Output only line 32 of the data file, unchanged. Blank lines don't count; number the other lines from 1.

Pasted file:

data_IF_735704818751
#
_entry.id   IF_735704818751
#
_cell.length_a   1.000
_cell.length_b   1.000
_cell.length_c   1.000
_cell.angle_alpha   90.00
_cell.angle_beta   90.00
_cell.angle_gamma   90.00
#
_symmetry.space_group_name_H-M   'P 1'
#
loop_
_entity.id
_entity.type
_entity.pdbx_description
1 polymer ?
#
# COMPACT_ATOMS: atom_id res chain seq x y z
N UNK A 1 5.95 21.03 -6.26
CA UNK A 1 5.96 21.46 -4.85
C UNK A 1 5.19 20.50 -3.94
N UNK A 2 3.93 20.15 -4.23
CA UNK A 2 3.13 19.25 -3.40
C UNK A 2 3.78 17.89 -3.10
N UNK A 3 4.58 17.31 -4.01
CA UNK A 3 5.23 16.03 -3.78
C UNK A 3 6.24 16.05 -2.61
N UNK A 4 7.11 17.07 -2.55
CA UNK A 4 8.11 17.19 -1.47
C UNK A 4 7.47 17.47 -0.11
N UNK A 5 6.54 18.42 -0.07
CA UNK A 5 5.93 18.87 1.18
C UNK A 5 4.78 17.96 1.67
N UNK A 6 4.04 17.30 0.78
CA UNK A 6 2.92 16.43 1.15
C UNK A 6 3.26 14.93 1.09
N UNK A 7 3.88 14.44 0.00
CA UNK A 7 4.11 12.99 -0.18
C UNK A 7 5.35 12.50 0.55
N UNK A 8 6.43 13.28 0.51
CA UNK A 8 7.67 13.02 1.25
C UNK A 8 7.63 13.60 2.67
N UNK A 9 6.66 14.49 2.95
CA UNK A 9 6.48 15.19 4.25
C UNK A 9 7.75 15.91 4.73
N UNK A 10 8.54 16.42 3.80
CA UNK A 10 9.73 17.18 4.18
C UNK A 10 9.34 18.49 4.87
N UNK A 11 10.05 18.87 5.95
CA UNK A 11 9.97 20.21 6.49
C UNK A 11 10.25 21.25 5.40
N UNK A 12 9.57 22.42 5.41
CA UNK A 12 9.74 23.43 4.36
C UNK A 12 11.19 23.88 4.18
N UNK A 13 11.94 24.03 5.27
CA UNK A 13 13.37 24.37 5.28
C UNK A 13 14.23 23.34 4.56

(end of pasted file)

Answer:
C UNK A 4 7.47 17.47 -0.11